“It’s a good thing, because you don’t elect judges on how they feel about issues,” said Judge Davis. “You elect them to be fair and impartial and apply the law as it’s written, not as they might wish it might be.” 

The News-Times has requested candidate statements from all judicial candidates appearing on the 2014 ballots and will run profiles prior to Election Day. 

“I am not beholden to the people who’ve enacted (legislative changes,)” said Judge Ervin. “If they’re unconstitutional, I vote to strike them down, if they’re constitutional I vote to uphold them, even if I don’t like them.”

As for the financing changes, the three judges said they would seek financing for the 2014 elections from nonpartisan, nonpolitical avenues. 

“When we’re making decisions about people’s everyday lives, there’s one thing we all know for sure: justice ought not be for sale,” said Justice Beasley.

Contact Jackie Starkey at 726-7081, ext. 232; email jackie@thenewstimes.com; or follow on Twitter @jackieccnt.    

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3 comments:

  • jweaks posted at 2:45 pm on Thu, Apr 17, 2014.

    jweaks Posts: 1

    "You’ve heard a lot about voter I.D. and a lot of folks are confused about that and the confusion is by design."

    I agree with her. Many Leftists and Democrats are intentionally spreading disinformation about the new law.

     
  • Sons of Liberty posted at 4:01 pm on Fri, Mar 28, 2014.

    Sons of Liberty Posts: 1

    AMAZING, a new low for NC judges. Maybe it was the exhaust fumes from the long ride in from Raleigh and Fayetnam that they lost their ability to tell right from wrong and to know the difference from what the truth/reality is and deception. These three individuals stood up in front of law abiding, hardworking tax papers and didn't tell the whole truth. They go on the farce that they don’t want to be like politicians but yet they behave in the same manner. If it quacks like a duck and walks like a duck…. If you can't trust them to tell you the whole truth can you trust them to analyze and decipher the law? Don’t be fooled people, research this for yourself. Find the truth, these people may one day be responsible for your life, a friend’s life, or a family member’s life in a court of law. Our country was founded on the rule of law, not deception.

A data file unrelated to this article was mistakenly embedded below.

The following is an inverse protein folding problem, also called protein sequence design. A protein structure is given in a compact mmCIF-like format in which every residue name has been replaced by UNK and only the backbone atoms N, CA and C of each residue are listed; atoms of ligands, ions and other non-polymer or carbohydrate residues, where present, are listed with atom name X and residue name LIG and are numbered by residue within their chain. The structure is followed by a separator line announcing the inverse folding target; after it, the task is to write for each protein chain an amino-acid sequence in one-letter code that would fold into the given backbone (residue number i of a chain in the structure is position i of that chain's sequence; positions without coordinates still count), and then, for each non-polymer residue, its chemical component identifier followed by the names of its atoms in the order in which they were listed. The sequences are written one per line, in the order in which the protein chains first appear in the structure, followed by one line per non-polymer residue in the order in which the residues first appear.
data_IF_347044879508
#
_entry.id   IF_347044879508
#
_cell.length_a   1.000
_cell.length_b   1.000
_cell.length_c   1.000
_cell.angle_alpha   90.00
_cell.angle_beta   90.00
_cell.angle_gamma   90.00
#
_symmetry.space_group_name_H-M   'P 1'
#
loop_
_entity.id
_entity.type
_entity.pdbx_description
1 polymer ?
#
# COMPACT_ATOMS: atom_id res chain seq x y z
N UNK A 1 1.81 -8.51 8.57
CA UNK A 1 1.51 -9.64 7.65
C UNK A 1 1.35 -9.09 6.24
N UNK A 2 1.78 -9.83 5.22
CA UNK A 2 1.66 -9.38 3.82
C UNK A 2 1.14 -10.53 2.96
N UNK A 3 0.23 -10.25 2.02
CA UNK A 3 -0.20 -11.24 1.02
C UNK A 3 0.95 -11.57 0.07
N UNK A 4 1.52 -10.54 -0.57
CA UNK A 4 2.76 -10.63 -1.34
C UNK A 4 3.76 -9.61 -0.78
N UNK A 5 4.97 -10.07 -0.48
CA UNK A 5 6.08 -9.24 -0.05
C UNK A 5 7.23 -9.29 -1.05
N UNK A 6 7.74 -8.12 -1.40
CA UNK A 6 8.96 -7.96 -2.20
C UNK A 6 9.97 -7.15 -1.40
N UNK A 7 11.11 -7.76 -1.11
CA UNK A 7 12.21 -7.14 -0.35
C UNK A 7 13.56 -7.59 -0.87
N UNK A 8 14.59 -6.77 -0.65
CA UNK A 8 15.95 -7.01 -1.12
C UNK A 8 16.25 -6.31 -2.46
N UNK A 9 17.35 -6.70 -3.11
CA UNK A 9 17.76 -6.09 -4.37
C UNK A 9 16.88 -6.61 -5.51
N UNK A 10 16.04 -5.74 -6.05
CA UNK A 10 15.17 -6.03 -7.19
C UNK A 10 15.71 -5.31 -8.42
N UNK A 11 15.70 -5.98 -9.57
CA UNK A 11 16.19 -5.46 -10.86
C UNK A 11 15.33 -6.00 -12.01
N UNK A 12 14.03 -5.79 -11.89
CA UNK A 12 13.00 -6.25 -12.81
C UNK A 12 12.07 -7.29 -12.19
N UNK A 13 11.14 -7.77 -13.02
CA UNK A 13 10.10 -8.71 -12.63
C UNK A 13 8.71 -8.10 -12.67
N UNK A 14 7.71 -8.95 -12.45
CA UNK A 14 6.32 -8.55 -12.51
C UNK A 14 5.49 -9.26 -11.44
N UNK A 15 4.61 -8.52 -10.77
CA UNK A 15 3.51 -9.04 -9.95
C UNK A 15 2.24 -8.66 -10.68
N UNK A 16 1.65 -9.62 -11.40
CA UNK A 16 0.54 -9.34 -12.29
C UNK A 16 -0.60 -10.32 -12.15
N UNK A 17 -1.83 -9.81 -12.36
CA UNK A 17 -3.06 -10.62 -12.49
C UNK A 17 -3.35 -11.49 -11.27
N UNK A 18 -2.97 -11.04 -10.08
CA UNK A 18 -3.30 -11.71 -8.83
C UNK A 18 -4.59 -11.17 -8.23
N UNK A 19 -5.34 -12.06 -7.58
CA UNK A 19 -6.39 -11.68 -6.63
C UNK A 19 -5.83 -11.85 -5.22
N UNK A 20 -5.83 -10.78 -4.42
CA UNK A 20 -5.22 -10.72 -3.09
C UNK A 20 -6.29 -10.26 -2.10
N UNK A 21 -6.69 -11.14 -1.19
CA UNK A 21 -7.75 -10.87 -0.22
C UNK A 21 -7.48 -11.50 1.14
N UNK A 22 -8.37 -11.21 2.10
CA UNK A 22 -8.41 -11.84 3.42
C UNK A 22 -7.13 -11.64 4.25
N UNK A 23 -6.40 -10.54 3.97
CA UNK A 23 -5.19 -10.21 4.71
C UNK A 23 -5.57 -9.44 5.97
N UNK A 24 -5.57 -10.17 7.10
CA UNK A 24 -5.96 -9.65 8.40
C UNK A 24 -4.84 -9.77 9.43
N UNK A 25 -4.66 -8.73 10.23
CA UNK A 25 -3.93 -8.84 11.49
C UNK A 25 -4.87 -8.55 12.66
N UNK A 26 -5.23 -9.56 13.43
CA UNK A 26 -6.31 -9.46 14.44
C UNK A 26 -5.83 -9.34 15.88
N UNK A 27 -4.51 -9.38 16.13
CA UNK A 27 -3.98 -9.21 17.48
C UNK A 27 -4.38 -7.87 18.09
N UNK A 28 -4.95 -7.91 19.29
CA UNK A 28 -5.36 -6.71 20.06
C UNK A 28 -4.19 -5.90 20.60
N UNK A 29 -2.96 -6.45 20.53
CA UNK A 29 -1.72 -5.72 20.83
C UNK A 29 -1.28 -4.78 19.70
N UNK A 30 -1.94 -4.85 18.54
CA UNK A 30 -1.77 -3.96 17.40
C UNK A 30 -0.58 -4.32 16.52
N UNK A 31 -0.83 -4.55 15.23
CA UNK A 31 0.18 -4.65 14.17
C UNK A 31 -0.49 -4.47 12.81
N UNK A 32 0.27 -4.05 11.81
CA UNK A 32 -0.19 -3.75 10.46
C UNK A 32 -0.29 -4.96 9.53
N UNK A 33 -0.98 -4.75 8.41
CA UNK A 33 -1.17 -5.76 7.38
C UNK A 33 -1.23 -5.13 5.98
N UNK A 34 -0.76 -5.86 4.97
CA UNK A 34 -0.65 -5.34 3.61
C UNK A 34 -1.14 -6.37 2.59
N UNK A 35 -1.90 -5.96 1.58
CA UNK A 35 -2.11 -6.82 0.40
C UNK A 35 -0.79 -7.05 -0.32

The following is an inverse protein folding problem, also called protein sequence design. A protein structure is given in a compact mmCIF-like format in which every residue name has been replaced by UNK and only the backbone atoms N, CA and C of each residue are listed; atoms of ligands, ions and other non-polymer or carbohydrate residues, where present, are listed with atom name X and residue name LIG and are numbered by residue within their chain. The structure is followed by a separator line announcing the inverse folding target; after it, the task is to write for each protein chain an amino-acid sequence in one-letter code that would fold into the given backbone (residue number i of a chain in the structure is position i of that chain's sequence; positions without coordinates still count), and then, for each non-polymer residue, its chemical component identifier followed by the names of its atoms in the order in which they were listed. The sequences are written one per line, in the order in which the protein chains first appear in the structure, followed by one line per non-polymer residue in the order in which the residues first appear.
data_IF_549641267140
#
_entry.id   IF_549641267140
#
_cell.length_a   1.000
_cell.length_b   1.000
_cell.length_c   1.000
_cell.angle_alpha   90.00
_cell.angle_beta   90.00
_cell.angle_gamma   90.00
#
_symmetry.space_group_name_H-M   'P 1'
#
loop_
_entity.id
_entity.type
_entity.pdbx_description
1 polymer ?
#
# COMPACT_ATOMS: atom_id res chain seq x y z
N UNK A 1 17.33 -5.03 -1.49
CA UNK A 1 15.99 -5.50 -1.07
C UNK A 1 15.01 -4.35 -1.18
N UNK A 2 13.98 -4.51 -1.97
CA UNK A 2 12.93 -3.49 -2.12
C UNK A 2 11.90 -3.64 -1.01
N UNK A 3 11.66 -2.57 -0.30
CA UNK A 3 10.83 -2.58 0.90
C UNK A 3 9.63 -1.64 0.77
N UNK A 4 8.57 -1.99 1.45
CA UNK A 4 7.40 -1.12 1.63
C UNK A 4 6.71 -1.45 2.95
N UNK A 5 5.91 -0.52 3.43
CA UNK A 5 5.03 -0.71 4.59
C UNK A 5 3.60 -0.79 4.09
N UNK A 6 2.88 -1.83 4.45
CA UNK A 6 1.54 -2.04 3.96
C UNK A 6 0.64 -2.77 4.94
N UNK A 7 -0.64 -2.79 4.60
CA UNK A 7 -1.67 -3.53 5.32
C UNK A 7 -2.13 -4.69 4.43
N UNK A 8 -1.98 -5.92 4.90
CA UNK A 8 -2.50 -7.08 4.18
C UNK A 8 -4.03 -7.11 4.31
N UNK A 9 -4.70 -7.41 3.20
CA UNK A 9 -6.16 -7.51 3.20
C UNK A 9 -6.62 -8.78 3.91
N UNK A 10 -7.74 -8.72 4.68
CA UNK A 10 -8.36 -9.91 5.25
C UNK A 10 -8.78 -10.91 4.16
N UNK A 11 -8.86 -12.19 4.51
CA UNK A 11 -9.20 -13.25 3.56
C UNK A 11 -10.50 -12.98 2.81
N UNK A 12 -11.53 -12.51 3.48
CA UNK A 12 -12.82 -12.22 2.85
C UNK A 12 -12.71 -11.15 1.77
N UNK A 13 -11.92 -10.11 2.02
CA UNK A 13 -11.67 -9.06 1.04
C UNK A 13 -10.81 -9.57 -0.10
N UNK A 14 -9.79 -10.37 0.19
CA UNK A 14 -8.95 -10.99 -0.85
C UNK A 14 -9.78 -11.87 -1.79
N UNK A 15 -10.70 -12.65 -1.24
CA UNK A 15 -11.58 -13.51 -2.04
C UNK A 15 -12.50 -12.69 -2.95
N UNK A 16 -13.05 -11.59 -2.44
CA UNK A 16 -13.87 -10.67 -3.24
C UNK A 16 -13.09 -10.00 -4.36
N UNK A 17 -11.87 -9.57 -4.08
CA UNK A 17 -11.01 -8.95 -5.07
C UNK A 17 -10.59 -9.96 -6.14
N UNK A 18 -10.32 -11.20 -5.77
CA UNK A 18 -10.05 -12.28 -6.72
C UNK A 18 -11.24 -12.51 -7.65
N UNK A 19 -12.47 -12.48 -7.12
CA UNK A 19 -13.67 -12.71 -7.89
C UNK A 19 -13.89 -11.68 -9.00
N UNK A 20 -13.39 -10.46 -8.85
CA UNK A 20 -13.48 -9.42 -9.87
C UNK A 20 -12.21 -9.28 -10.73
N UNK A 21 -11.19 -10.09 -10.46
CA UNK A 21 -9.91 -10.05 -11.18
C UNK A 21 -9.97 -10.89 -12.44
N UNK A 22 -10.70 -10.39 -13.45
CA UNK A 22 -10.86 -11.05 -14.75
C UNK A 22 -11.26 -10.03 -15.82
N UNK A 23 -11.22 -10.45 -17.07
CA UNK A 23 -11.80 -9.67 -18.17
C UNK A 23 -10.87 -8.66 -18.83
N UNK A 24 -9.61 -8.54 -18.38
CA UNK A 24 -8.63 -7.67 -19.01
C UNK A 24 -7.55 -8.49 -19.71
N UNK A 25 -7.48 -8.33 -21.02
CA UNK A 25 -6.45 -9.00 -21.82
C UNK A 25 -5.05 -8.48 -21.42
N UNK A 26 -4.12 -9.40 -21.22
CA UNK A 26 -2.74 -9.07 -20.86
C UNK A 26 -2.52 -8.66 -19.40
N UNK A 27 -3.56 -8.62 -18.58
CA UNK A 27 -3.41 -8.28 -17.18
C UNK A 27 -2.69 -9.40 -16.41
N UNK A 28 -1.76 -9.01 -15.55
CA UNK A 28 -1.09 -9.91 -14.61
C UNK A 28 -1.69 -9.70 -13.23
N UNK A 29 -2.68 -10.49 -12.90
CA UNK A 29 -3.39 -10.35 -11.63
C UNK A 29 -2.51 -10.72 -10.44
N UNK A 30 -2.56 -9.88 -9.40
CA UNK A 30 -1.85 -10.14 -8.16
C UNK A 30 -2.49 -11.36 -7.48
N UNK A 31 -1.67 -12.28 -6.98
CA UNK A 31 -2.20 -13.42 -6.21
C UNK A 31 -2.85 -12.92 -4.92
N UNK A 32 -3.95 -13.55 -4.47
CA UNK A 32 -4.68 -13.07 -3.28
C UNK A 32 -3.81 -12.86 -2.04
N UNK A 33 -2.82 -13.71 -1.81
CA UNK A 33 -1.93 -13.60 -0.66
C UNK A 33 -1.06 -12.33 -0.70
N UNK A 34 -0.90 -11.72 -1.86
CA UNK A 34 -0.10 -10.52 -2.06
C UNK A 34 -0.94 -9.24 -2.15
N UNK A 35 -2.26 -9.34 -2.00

The following is an excerpt from John Davis Consulting. Mr. Davis is a well-known and respected political analyst and writer covering NC. Here is his take: During the 2002 legislative session, the Judicial Campaign Reform Act was passed over the objections of Republicans, ending partisan elections for NC Supreme Court and Court of Appeals races. The law included provisions for the use of public financing of appellate judiciary campaigns, making North Carolina the first state to adopt full public financing of appellate judicial elections.
    Why had non-partisan elections not been a priority for Democrats before 2002? Because there were no Republicans elected to the NC Supreme Court from 1896 until 1994. Thanks to the national Republican wave in 1994, Republicans I. Beverly Lake and Robert F. Orr won seats on the court.
    Ten years after the first Republican NC Supreme Court Justices elected in the 20th Century took their seats, the court became 6-1 Republican with a Republican Chief Justice. That is due in great part to the 1990s being a conservative era, especially with regards to crime and justice.
    North Carolina Democrats had to act. What could be done to stop the era of Republican dominance? The answer was three-fold: 1.Non-partisan elections; 2. Public financing limits; 3. A secret fund to run independent expenditure TV ads on behalf of their slate of candidates.
    It was a trap. Take the party off the ballot, lure Republicans into limiting themselves to a meager $250,000 in a publicly financed statewide campaign, and then create an independent expenditure committee to effectively double the money being spent on behalf of their candidates.